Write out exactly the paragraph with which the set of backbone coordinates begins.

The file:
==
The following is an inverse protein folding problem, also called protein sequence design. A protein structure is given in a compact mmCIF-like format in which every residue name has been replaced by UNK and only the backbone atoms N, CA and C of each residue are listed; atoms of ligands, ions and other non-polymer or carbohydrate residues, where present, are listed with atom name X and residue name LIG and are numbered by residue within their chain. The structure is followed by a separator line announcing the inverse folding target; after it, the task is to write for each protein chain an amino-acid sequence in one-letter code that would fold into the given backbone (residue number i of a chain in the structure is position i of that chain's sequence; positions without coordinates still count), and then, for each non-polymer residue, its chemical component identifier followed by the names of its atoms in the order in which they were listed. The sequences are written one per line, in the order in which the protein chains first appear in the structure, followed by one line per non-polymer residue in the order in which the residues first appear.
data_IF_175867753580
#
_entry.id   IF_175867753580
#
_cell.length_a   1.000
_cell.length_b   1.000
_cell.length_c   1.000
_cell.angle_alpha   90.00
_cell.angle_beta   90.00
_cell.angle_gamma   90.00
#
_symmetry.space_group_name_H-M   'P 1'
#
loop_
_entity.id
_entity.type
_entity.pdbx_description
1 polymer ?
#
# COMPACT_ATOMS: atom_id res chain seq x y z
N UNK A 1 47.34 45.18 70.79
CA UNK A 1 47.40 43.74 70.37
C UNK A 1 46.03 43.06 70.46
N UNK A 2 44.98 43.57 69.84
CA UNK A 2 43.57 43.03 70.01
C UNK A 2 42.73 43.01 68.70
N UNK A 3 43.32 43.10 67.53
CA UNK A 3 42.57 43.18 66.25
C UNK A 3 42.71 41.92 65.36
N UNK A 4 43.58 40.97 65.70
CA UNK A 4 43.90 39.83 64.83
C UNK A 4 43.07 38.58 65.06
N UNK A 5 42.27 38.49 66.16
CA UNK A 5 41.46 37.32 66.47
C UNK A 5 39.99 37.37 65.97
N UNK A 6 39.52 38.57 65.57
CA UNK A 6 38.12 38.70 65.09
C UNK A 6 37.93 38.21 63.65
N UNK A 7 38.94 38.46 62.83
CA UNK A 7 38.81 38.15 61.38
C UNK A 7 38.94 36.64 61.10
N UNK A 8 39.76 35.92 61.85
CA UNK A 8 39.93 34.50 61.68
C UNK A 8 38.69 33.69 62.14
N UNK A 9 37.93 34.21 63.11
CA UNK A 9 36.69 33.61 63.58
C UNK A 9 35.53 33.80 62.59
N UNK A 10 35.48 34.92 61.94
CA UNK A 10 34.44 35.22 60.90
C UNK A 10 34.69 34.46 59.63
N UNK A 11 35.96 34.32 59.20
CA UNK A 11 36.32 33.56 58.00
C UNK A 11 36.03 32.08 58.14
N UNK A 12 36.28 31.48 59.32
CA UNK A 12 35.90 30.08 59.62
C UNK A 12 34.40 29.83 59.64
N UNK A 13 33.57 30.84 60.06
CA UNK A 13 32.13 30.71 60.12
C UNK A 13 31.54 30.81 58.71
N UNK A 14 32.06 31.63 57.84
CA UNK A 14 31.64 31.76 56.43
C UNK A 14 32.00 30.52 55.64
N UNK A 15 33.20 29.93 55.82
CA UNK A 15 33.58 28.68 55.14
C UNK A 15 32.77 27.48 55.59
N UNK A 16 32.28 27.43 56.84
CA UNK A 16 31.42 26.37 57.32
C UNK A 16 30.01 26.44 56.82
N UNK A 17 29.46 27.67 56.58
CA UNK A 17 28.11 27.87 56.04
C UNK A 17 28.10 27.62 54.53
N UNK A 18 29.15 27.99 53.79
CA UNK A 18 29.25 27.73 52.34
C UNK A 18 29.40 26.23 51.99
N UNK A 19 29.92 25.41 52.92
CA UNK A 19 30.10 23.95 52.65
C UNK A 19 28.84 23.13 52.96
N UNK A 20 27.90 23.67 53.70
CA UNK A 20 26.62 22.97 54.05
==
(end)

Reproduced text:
The following is an inverse protein folding problem, also called protein sequence design. A protein structure is given in a compact mmCIF-like format in which every residue name has been replaced by UNK and only the backbone atoms N, CA and C of each residue are listed; atoms of ligands, ions and other non-polymer or carbohydrate residues, where present, are listed with atom name X and residue name LIG and are numbered by residue within their chain. The structure is followed by a separator line announcing the inverse folding target; after it, the task is to write for each protein chain an amino-acid sequence in one-letter code that would fold into the given backbone (residue number i of a chain in the structure is position i of that chain's sequence; positions without coordinates still count), and then, for each non-polymer residue, its chemical component identifier followed by the names of its atoms in the order in which they were listed. The sequences are written one per line, in the order in which the protein chains first appear in the structure, followed by one line per non-polymer residue in the order in which the residues first appear.